North Complex Fire
EcoFlight flew with fire scientists and Sierra Forest Legacy over the North Complex fire so that reporters could get a sense of the scale of a modern megafire and to see areas where forest treatments like prescribed fire and ecological thinning worked to improve fire effects and protect communities. This particular fire burned largely at high severity, meaning that 75-100% of the aboveground biomass was destroyed, but there were still some areas that burned less intensely. We also flew over the small WUI community of Berry Creek, which was destroyed by the fire. Wildfire is natural in California and our conservation partners are educating people about the need to restore beneficial fire to our landscape if we ever hope to see positive outcomes in modern wildfires. The flights also helped provide perspective on how climate change is making wildfires worse through increased likelihood of extreme fire weather.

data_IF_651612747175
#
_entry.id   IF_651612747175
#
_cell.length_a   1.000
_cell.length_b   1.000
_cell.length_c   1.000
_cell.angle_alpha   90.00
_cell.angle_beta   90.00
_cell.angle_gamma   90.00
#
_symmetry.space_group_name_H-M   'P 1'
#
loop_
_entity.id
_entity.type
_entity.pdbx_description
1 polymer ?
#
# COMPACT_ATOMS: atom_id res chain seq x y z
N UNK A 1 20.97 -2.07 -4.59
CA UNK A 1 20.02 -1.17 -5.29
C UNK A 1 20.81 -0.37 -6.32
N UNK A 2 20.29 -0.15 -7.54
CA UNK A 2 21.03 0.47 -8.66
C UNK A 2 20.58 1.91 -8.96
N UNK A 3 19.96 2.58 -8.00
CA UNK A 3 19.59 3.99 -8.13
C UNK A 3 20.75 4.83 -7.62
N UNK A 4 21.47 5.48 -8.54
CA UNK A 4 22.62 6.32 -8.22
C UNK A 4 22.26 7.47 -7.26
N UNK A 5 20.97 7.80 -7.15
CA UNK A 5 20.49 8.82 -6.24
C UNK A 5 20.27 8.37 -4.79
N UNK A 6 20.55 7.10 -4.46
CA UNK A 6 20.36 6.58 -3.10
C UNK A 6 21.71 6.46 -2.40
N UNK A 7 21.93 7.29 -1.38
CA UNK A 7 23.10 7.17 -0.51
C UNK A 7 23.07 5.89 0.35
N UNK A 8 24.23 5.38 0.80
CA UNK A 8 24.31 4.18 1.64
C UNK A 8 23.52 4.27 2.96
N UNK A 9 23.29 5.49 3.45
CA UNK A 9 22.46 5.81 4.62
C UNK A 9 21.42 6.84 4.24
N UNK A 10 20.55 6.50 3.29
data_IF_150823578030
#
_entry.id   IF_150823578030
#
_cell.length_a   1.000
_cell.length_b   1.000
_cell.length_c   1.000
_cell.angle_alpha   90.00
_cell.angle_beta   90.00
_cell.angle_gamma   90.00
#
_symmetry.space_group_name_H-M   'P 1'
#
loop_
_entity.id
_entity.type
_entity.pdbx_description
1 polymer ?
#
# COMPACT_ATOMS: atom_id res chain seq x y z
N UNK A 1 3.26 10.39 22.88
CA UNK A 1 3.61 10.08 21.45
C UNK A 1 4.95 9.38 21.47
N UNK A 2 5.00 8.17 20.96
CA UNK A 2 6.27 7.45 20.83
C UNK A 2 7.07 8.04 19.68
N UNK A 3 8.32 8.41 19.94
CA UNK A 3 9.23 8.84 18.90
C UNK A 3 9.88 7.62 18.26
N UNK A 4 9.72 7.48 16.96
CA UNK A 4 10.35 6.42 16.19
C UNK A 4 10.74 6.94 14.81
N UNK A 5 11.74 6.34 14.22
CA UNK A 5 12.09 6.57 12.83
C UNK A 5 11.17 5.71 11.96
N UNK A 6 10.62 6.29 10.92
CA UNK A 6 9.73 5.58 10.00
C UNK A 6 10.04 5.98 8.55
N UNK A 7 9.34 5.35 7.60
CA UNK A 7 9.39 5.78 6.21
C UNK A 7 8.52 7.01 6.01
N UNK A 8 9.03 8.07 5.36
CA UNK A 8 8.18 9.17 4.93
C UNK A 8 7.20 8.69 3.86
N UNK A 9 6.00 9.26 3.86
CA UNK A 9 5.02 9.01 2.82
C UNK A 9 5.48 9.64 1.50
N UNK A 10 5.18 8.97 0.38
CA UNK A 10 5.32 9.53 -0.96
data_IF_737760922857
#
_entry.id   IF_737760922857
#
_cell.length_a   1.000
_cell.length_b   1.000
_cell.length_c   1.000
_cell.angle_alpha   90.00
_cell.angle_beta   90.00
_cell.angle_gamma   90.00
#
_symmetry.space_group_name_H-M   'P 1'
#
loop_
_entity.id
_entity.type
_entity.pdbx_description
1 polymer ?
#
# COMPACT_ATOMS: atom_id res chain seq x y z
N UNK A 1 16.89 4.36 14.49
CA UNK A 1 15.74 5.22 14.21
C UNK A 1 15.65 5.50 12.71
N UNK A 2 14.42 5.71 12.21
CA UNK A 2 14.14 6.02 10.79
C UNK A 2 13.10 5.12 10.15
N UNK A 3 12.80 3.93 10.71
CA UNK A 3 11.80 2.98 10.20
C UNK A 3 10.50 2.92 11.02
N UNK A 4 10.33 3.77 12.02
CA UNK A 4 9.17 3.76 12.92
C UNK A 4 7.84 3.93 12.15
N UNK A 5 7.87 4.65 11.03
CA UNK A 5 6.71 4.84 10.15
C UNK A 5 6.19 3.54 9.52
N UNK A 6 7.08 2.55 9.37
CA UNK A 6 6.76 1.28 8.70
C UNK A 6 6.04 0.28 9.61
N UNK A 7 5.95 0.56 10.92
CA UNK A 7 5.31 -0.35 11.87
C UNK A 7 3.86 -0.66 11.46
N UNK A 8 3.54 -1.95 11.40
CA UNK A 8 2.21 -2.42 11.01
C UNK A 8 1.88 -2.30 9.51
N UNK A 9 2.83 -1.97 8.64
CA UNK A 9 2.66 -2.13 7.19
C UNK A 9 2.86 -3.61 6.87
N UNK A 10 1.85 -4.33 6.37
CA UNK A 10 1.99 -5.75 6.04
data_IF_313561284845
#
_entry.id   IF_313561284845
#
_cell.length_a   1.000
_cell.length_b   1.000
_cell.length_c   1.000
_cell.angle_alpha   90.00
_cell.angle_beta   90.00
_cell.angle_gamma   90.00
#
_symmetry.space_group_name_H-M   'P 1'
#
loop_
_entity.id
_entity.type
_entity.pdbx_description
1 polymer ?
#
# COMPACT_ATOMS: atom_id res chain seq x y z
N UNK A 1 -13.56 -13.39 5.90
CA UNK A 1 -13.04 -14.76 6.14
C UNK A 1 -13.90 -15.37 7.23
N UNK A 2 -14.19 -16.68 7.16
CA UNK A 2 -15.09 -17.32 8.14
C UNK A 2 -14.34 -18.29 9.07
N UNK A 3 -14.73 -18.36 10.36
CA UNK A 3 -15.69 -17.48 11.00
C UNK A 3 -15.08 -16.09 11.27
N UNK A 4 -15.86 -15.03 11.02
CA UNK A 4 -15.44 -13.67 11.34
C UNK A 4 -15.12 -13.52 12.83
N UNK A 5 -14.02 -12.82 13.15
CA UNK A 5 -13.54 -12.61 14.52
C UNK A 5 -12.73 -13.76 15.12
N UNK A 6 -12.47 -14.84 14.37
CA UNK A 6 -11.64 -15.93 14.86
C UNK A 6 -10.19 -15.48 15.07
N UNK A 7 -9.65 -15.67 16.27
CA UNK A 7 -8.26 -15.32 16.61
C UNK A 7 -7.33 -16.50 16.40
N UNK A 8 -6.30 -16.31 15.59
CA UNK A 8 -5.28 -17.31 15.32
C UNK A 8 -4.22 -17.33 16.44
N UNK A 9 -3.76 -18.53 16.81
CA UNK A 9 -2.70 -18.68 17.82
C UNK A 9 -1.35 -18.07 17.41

The North Complex—now the 6th largest and 5th most destructive wildfire in California history—burned a total of 318,930 acres on the Plumas National Forest between August and October 2020. The fire was ignited during the unusual dry lightning siege that sparked hundreds of wildfires on August 17th. The Claremont and Bear Fires, both of which started in the Middle Fork Feather River canyon, merged to form the North Complex on September 5th. A dry northeast wind event caused the fire to expand rapidly to the southwest on September 8th and 9th, burning over 180,000 acres in less than 24 hours and tragically destroying the small town of Berry Creek. The wind-driven event on September 9th burned primarily at high severity as it moved through a mix of Forest Service lands and industrial timber lands, several rural communities and west to the edge of Lake Oroville.